As we've often said, we focus primarily on cash expenses which are better reflected in our net acquisition spend. This was up about 9% year-over-year and was 1% higher than anticipated for the full year.
As John noted, we ended the quarter with renewals above 90% as they have been from inception. The hard work we did in 2013 leaves us in a favorable position for the year ahead as well. Like last year at this time, we had about 30 renewal events in the core business ahead of us, but because we successfully executed several early renewals of larger clients in 2013 our renewal book for this year represents fewer dollars on a larger base of business. As was the case last year, the second and third quarters are important renewal periods for us.
On the transaction front, we completed 19 acquisitions of patents assets during the quarter. Our gross patent acquisition spend in Q4 was $41.1 million and our net acquisition spend was $40.4 million. For fiscal 2013, net acquisition spend was $126.5 million, slightly above our guidance, as we took advantage of some attractive opportunities we saw very late in Q4. Remember, our patent spend is a difficult number to predict even on a yearly basis.
We're pleased with the savings we delivered to our network in 2013 on 9% patent spend growth and will continue to be opportunistic on spend in the future.
Our non-GAAP SG&A expenses which excludes stock-based compensation and the amortization of acquired intangibles were $12.3 million in Q4 of 2013 compared to $10.5 million in the year ago period. For fiscal 2013, non-GAAP SG&A expenses which were $44.7 million compared to $41.9 million in fiscal '12.
Our operating expenses which are largely tied to employee costs were below our expectation but we ramped hiring in the second half and we are tracking very qualified high quality candidates. This boosted total head count at the end of Q4 to 137. We will continue to boast for the team with people who can both support and build our network and drive the new initiatives John discussed. We anticipate ending 2014 with between 155 and 160 employees.
Non-GAAP net income for the fourth quarter which excludes stock-based compensation and the amortization of acquired intangibles, in each case net of tax, was $9.7 million or $0.18 per pro forma diluted share. This compares to $12.3 million or $0.24 per pro forma diluted share in the fourth quarter of 2012. Non-GAAP net income for fiscal 2013 was $52.7 million or $0.98 per pro forma diluted share compared to $47.1 million or $0.90 per pro forma diluted share for fiscal 2012.
You will notice our cash prevalence and short term investments balance has risen to more than $290 million including $10.8 million in free cash flow in Q4 and $82.5 million of free cash flow for the full year.
Normalized for a receipt of a large receivable from late 2012 in Q1 of 2013, free cash flow was still almost $49 million for 2013, up from about $8 million in 2012. Due to the timing of acquisitions and payments we won't be guiding to free cash flow but we believe we are clearly at a point where we can run the core business to generate excess cash on an annual basis.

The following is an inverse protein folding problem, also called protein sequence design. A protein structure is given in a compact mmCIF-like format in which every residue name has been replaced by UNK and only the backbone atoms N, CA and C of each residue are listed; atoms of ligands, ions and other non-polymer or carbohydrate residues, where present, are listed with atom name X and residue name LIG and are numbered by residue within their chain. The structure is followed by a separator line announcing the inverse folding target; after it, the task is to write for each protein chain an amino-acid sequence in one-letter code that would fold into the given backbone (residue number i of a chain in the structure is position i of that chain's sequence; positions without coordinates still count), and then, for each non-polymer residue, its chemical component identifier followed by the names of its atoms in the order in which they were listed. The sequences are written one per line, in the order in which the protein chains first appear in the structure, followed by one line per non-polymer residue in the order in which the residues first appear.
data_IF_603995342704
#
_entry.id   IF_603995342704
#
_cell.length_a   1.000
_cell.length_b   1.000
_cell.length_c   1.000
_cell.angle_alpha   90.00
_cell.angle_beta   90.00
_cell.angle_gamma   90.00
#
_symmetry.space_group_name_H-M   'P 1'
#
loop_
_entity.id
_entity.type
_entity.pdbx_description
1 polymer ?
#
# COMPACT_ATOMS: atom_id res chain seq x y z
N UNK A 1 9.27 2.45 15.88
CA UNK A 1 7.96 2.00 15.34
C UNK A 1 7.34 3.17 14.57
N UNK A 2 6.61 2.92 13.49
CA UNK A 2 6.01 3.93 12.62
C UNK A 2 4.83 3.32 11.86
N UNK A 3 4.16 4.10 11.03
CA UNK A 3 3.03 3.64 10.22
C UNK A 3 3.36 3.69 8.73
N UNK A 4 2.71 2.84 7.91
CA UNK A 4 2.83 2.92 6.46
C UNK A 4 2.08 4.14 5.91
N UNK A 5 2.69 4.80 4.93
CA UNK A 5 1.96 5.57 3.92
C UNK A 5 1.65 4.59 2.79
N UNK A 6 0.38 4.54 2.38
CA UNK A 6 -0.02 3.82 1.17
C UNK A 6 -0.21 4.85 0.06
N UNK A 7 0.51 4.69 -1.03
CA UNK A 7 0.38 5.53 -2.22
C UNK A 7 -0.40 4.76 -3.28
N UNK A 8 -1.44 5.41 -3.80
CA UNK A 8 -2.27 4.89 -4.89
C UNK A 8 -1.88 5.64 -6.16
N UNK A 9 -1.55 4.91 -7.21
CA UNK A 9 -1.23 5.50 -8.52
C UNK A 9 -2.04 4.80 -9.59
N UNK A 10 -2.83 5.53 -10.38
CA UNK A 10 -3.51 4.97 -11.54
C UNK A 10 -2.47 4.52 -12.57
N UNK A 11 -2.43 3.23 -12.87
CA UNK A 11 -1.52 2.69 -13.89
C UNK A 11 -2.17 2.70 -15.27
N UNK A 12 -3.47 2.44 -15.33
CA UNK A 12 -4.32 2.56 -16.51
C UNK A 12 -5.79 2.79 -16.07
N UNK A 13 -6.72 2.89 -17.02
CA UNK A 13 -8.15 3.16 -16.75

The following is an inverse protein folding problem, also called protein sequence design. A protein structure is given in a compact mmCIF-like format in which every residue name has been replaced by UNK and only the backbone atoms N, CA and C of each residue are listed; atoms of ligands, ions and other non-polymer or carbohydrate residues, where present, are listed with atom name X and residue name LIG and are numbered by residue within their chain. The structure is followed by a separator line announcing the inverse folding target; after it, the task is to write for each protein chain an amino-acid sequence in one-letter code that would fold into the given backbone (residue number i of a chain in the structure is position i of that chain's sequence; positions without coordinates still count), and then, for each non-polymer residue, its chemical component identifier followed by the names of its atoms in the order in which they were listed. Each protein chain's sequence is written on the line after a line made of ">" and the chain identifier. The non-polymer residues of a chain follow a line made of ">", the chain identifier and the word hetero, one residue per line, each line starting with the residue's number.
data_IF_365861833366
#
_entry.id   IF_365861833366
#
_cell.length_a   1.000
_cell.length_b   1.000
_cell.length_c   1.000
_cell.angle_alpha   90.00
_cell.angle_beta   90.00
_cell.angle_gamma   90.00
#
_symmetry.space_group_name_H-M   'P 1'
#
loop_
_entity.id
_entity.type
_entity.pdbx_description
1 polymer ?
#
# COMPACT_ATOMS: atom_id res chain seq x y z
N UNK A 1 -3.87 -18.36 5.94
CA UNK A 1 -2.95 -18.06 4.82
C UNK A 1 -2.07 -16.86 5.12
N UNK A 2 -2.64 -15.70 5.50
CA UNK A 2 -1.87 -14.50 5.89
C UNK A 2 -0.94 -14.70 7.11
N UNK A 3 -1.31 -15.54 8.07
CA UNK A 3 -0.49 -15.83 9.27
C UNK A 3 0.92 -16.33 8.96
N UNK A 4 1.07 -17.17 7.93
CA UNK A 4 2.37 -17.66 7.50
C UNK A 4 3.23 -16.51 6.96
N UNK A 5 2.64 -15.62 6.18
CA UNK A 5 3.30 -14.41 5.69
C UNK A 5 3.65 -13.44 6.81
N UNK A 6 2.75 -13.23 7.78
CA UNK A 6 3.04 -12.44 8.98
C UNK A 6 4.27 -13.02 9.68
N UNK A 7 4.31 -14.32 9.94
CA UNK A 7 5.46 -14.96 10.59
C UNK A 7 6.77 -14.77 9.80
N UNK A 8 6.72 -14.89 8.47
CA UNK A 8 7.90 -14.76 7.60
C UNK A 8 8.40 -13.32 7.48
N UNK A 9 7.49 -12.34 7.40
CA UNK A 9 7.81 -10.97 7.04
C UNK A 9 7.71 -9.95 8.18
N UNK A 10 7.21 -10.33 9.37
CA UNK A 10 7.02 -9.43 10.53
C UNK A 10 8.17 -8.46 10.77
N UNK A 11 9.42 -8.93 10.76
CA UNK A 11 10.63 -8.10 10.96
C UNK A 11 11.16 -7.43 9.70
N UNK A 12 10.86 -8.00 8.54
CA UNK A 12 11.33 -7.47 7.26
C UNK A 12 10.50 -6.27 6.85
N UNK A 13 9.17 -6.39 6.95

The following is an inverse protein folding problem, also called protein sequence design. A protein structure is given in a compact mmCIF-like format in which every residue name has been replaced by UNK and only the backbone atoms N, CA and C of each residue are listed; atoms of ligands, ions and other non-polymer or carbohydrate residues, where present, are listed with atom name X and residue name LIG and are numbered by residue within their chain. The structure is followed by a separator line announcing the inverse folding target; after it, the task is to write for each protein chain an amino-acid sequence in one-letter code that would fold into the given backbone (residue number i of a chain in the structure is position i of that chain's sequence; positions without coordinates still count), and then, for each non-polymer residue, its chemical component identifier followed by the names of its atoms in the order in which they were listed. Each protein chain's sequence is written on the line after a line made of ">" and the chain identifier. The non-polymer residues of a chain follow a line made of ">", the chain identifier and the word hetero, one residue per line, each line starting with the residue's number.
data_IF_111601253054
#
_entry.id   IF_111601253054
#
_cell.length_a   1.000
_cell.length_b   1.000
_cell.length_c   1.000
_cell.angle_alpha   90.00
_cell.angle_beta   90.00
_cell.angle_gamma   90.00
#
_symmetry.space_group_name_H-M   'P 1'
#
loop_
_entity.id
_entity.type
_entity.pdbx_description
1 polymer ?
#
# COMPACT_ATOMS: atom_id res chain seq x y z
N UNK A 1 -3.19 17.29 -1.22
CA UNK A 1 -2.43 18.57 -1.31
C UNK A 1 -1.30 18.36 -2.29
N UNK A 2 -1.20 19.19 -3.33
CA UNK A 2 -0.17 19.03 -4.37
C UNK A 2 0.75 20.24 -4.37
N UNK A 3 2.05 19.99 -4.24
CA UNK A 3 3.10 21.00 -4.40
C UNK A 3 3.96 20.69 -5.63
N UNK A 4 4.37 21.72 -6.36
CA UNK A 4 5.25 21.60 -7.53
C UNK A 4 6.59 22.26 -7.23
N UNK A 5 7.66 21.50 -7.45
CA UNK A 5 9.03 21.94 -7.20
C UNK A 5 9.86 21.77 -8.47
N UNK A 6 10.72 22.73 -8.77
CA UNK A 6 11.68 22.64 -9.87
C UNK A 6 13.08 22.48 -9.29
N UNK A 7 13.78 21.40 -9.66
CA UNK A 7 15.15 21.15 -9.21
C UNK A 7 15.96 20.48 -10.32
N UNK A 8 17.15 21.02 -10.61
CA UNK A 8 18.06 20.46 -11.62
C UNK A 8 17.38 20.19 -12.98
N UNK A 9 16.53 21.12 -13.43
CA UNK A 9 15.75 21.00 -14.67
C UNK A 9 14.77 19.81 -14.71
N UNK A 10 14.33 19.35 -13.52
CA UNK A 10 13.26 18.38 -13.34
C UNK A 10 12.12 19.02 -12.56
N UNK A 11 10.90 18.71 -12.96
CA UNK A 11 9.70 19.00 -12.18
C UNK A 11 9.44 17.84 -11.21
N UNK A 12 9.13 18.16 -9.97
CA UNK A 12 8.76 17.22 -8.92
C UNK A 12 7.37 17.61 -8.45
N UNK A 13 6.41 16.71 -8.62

Our deferred revenue balance at the end of the quarter was $137.7 million compared to $104.4 million a year ago and $105.2 million in Q3. As a remainder, our deferred revenue balance does not simply reflect the timing of new client signing. In fact, and usually more significantly, it's a function of the billing cycles of existing clients on the previous six years which makes it a difficult metric to read anything into. This is just one of several reasons that RPX's progress is difficult to evaluate on a quarter to quarter basis or just by looking at financial statements from one period to the next. Put in another way, our deferred balance could be up during the quarter where we add few new clients and down in a quarter where we add many.
To sum up, this was a real validation year for us. Now more than ever we have the means to capitalize on our mission including execution of the new initiatives John described and perhaps more. While we can always model these, we're quite excited about the opportunities in front of us.
Looking ahead for the first quarter of 2014, our current expectations are as follows. Subscription revenue in range of $60.8 million to $61.3 million. Fee related revenue of $1.1 million which represents completed transactions. Total revenue in the range of $61.9 million to $62.4 million. Non-GAAP net income in the range of $11.8 million to $12.4 million, and $54.3 million diluted share is outstanding on a pro forma weighted average basis.
Looking at 2014 overall, we are providing the following outlook for the full year. Subscription revenue of $246 million to $258 million. Fee related revenues of $8 million to $10 million. Total revenue of $243 million to $268 million. Non-GAAP cost of revenue of $120 million to $124 million. Non-GAAP SG&A of $51 million to $55 million. Non-GAAP net income of $53 million to $57 million, and 54.6 million diluted shares is outstanding on a pro forma weighted average basis for the year.
Lastly, on the acquisition front, net spend is expected to be $135 million with some variability depending on our growth, as I noted earlier. All else equal, we maintain the philosophy that patent spend also grows slower than subscription revenues, but remember acquisition opportunities present themselves at unpredictable intervals and having a strong balance sheet allows us to evaluate them as they arise.
With that, we would like to open it up to your questions.
Thank you, Mr. Segal. Ladies and gentlemen we will now begin the question-and-answer session. (Operator Instructions). Our first question comes from the line of Danielle Coker with Stephens. Please go ahead.